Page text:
Meeting of the Commission of Fine Arts
17 March 2005
10:00 AM CONVENE, Suite 312, 401 F Street, NW, Washington, D.C. 20001-2728
The meeting was convened in the Commission of Fine Arts offices in the National Building, 401 F Street, NW, Washington, D.C. 20001, at 10:00 a.m., after a site inspection at the Lincoln Memorial.
National Capital Planning Commission staff present:
Approval of minutes of 17 February 2005 meeting.
The minutes were approved without objection, after the Chairman had added several comments. He said he had asked Judy Scott Feldman to be present as an observer when the Commission met with the Park Service and the Planning Commission to have a larger look at the whole issue of the Mall, and later extended 17 March 2005 the same invitation to Don Hawkins, who had asked to attend. He observed that the three agencies would be having working sessions among themselves abut would also have sessions where Ms. Feldman and Mr. Hawkins could be present and testify if they so wished. Mr. Childs said he simply wanted to clarify this for the record, not to modify the minutes as written.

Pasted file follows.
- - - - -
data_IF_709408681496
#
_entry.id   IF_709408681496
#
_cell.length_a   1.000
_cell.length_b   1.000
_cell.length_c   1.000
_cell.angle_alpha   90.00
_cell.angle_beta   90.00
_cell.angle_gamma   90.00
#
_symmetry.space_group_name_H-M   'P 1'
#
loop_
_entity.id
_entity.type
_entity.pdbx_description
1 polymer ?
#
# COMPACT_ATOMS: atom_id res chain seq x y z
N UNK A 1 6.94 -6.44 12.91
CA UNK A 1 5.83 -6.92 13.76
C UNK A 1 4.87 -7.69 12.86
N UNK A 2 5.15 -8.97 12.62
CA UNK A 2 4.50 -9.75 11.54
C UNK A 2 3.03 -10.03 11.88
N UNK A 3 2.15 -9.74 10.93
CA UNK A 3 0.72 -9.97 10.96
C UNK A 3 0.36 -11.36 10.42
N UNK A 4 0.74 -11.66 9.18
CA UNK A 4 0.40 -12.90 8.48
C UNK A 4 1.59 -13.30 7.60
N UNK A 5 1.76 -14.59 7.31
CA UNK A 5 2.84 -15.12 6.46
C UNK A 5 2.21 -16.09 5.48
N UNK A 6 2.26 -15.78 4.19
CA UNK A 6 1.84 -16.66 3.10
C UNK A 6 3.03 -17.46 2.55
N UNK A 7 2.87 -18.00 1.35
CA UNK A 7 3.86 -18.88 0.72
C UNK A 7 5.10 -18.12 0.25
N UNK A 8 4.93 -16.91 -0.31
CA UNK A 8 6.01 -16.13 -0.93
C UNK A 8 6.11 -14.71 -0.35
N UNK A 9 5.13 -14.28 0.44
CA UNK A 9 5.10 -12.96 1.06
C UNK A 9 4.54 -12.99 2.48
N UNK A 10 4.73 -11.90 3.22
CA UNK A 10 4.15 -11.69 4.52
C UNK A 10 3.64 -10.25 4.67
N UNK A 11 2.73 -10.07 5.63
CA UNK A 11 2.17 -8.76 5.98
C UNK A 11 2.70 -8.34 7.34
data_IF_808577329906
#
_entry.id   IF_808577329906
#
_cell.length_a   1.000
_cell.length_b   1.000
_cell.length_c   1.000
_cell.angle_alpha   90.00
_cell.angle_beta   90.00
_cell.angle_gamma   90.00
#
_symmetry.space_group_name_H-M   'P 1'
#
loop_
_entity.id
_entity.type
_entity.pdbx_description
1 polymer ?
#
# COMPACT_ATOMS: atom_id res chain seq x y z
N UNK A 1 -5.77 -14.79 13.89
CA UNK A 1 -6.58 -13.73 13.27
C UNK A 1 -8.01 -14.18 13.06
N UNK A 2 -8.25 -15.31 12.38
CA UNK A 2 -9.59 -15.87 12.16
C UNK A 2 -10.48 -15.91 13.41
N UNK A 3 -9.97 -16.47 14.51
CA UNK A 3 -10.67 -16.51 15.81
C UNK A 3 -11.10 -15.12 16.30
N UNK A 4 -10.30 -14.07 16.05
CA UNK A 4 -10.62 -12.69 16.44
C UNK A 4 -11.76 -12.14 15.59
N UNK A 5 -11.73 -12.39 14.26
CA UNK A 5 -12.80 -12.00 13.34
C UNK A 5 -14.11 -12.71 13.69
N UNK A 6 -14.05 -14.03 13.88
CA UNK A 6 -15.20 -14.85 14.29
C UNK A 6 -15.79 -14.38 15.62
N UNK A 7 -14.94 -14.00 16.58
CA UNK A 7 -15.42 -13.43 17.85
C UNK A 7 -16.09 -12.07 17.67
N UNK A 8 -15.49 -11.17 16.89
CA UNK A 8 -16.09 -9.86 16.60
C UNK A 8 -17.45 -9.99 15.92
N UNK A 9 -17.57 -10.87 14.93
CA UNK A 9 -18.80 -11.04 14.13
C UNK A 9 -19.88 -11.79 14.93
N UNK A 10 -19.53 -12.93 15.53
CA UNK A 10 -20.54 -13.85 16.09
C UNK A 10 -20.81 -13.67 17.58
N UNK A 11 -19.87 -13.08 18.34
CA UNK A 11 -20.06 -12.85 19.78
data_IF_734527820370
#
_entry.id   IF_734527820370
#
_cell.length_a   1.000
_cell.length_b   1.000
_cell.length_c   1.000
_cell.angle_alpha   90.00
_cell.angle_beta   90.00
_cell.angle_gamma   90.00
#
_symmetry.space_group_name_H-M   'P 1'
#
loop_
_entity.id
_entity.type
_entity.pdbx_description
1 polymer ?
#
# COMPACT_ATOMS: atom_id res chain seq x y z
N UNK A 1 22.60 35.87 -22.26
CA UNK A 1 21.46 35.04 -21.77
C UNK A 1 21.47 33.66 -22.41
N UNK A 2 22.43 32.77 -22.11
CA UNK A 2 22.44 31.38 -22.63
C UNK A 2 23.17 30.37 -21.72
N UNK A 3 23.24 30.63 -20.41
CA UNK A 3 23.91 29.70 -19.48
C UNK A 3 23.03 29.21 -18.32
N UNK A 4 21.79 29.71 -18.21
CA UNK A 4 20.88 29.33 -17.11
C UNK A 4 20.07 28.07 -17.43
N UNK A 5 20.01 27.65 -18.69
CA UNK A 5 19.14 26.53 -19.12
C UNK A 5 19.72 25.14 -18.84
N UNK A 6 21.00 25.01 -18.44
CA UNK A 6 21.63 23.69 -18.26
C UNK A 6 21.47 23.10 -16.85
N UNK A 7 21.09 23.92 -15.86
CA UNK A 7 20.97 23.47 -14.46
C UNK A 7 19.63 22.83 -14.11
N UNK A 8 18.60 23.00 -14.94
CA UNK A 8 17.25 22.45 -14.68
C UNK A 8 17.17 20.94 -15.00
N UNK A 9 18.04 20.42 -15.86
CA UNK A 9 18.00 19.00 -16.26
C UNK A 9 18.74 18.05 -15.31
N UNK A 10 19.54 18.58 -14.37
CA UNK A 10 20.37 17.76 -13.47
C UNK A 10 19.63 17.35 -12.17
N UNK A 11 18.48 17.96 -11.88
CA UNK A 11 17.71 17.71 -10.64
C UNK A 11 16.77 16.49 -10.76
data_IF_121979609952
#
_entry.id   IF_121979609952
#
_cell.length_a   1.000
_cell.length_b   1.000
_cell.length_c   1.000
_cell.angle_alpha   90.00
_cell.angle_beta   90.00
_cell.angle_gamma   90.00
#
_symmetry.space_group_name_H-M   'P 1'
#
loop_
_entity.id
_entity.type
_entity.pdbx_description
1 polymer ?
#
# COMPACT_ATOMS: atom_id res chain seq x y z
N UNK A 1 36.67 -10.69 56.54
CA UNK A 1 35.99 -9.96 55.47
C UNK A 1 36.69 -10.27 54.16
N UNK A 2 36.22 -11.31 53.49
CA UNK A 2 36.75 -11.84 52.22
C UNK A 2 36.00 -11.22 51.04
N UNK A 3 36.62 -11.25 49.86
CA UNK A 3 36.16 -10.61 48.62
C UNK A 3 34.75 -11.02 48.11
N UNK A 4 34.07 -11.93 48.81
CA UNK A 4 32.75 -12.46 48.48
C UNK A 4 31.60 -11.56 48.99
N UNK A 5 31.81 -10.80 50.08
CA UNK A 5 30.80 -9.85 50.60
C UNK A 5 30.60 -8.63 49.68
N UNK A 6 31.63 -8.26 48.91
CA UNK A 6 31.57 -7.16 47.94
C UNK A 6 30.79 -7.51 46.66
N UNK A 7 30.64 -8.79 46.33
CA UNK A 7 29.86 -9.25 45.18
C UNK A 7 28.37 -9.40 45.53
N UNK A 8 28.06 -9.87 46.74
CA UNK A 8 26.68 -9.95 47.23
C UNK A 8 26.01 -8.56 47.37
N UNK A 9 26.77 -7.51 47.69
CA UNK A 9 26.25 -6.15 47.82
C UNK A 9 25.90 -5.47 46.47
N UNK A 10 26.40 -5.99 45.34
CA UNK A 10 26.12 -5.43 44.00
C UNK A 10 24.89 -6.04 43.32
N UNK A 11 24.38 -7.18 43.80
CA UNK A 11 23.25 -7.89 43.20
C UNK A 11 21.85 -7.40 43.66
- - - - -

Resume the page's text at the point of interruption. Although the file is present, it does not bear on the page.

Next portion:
Dates of next meetings were approved as:
Confirmation of the approval of the color scheme for the painting of the Mall food service kiosks.
Mr. Lindstrom recalled that after the February meeting the Commission made a site visit and inspected the west wall of the kiosk just to the south of the entrance to the Museum of American History. He showed a photo he had taken a few days before the inspection, noting that the color scheme had remained essentially the same-a putty-grey for the panels and a dark green for the rest, including the window sash. A letter had been sent to the Park Service recommending that it remain that way, and the members confirmed for the record that that had been their decision.
Report on the tour of the Capitol Visitor Center.